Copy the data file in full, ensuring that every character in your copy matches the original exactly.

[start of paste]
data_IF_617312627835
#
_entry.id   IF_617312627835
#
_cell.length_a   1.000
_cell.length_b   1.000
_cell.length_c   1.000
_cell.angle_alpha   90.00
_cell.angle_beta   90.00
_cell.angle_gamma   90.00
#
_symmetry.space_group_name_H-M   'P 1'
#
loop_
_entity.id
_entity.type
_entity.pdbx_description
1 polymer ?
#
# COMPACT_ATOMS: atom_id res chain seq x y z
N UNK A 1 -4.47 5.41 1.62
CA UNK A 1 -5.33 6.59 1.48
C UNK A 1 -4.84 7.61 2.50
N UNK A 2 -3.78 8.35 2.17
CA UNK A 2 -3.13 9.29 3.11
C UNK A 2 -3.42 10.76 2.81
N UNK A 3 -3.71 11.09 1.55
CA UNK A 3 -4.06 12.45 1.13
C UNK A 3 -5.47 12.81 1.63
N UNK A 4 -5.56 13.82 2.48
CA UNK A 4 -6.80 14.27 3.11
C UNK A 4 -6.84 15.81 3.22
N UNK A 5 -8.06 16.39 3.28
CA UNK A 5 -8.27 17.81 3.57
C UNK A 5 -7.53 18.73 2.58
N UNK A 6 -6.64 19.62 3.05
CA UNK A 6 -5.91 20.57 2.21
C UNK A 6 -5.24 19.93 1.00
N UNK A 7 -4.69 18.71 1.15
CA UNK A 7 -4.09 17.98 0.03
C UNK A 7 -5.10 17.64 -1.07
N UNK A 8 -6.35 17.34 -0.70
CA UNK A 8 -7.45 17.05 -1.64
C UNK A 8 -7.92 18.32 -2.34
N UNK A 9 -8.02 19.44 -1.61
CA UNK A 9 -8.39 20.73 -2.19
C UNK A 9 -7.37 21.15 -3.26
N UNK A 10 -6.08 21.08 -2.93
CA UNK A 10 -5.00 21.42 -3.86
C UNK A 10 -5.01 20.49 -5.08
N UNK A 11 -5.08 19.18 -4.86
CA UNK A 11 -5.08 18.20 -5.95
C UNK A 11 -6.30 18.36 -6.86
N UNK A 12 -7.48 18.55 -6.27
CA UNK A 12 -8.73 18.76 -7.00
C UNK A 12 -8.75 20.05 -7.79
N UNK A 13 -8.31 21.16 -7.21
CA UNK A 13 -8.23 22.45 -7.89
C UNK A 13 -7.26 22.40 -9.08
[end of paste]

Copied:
data_IF_617312627835
#
_entry.id   IF_617312627835
#
_cell.length_a   1.000
_cell.length_b   1.000
_cell.length_c   1.000
_cell.angle_alpha   90.00
_cell.angle_beta   90.00
_cell.angle_gamma   90.00
#
_symmetry.space_group_name_H-M   'P 1'
#
loop_
_entity.id
_entity.type
_entity.pdbx_description
1 polymer ?
#
# COMPACT_ATOMS: atom_id res chain seq x y z
N UNK A 1 -4.47 5.41 1.62
CA UNK A 1 -5.33 6.59 1.48
C UNK A 1 -4.84 7.61 2.50
N UNK A 2 -3.78 8.35 2.17
CA UNK A 2 -3.13 9.29 3.11
C UNK A 2 -3.42 10.76 2.81
N UNK A 3 -3.71 11.09 1.55
CA UNK A 3 -4.06 12.45 1.13
C UNK A 3 -5.47 12.81 1.63
N UNK A 4 -5.56 13.82 2.48
CA UNK A 4 -6.80 14.27 3.11
C UNK A 4 -6.84 15.81 3.22
N UNK A 5 -8.06 16.39 3.28
CA UNK A 5 -8.27 17.81 3.57
C UNK A 5 -7.53 18.73 2.58
N UNK A 6 -6.64 19.62 3.05
CA UNK A 6 -5.91 20.57 2.21
C UNK A 6 -5.24 19.93 1.00
N UNK A 7 -4.69 18.71 1.15
CA UNK A 7 -4.09 17.98 0.03
C UNK A 7 -5.10 17.64 -1.07
N UNK A 8 -6.35 17.34 -0.70
CA UNK A 8 -7.45 17.05 -1.64
C UNK A 8 -7.92 18.32 -2.34
N UNK A 9 -8.02 19.44 -1.61
CA UNK A 9 -8.39 20.73 -2.19
C UNK A 9 -7.37 21.15 -3.26
N UNK A 10 -6.08 21.08 -2.93
CA UNK A 10 -5.00 21.42 -3.86
C UNK A 10 -5.01 20.49 -5.08
N UNK A 11 -5.08 19.18 -4.86
CA UNK A 11 -5.08 18.20 -5.95
C UNK A 11 -6.30 18.36 -6.86
N UNK A 12 -7.48 18.55 -6.27
CA UNK A 12 -8.73 18.76 -7.00
C UNK A 12 -8.75 20.05 -7.79
N UNK A 13 -8.31 21.16 -7.21
CA UNK A 13 -8.23 22.45 -7.89
C UNK A 13 -7.26 22.40 -9.08